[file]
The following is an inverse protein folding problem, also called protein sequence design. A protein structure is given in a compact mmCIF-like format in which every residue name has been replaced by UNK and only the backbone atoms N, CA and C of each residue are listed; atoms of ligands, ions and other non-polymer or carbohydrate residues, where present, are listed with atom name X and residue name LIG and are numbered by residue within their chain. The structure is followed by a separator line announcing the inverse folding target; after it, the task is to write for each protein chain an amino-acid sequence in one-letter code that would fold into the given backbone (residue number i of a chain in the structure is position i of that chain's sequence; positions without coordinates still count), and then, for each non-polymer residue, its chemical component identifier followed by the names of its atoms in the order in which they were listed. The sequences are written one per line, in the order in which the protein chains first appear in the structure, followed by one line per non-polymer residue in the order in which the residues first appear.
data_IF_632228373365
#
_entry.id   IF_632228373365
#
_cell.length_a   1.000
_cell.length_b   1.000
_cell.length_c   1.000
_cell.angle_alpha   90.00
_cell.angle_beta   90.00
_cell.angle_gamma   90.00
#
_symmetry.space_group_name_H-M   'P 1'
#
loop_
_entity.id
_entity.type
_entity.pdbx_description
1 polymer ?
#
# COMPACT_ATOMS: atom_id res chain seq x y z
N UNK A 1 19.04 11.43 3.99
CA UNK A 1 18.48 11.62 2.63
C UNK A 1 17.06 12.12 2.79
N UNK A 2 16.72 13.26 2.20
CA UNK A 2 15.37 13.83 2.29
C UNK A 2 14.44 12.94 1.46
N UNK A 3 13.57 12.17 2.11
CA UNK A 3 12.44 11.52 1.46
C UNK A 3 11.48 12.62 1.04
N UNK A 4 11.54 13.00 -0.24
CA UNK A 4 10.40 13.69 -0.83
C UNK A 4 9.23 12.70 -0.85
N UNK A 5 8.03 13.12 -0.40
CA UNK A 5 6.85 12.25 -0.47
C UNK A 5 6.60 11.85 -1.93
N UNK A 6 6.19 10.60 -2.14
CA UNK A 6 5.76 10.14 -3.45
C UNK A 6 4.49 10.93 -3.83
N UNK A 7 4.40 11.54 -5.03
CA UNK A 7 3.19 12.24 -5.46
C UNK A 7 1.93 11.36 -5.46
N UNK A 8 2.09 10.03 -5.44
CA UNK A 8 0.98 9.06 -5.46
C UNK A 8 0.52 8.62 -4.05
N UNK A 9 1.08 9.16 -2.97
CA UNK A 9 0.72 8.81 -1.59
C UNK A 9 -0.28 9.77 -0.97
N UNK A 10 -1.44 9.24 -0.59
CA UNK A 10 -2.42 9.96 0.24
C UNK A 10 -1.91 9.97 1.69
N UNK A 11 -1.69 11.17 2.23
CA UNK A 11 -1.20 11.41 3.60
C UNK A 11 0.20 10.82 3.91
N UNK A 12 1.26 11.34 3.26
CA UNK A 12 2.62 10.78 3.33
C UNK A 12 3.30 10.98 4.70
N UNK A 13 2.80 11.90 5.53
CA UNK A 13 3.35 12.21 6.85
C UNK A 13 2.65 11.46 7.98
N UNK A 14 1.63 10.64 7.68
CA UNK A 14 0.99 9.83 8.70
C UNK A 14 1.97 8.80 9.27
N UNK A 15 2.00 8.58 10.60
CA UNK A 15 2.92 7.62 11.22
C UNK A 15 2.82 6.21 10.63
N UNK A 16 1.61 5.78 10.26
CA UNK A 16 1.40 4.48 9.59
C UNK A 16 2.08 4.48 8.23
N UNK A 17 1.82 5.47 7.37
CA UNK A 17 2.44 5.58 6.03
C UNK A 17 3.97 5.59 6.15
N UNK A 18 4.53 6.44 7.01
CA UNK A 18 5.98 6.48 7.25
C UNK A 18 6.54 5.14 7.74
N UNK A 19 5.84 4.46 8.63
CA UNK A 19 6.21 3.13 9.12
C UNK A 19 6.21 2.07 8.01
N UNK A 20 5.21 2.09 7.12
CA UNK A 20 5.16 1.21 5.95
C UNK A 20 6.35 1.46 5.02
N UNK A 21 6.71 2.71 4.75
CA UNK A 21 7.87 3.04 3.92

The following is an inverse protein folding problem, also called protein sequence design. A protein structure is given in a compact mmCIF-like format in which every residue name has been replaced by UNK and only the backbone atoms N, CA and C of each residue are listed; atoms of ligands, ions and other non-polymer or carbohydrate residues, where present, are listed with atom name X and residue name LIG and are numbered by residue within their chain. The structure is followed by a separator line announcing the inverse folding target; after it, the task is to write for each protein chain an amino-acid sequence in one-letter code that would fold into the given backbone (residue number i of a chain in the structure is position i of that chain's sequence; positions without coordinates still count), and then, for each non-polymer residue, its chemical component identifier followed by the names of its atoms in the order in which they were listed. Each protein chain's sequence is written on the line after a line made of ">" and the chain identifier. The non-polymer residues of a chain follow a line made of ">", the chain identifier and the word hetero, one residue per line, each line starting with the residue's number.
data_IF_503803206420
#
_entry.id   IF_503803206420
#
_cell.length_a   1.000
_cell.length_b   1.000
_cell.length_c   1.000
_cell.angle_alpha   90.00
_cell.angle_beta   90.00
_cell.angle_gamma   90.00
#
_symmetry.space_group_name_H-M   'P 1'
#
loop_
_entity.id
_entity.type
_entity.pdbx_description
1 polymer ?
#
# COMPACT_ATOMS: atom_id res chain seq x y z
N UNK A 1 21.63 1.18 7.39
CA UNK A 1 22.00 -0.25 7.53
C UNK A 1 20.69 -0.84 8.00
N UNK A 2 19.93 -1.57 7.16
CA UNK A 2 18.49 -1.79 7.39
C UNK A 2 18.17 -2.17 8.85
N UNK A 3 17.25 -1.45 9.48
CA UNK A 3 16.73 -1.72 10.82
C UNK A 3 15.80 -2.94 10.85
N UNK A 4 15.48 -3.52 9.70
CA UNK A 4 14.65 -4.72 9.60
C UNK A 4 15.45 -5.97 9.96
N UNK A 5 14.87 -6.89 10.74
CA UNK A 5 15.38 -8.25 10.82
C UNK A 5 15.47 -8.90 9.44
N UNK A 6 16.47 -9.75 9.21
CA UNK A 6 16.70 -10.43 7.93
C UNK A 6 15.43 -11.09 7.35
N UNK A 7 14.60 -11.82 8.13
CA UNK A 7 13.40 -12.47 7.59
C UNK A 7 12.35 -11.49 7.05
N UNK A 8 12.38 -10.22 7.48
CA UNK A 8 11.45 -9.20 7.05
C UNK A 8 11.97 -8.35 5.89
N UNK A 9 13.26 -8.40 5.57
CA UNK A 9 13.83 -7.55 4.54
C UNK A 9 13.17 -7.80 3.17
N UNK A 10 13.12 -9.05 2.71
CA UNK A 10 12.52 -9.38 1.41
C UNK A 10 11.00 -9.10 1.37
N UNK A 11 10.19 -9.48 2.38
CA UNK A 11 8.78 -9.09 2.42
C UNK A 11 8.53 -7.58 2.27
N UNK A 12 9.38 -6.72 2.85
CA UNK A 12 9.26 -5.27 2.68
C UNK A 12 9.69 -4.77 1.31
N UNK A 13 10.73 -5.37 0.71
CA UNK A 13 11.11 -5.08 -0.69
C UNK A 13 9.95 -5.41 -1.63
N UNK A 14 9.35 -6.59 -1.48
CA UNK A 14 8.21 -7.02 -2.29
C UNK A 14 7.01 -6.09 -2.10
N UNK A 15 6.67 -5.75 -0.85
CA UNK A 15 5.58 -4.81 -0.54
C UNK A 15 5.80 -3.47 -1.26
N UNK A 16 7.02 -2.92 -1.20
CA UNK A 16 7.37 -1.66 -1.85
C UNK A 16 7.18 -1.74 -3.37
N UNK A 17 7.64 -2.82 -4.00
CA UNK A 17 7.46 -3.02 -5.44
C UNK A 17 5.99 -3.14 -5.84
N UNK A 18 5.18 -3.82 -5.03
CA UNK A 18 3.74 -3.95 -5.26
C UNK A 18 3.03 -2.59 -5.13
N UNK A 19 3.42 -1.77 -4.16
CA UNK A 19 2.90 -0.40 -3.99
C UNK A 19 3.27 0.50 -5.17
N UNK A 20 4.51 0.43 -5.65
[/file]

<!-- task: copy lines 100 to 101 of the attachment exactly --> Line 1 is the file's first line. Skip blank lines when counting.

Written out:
_entity.type
_entity.pdbx_description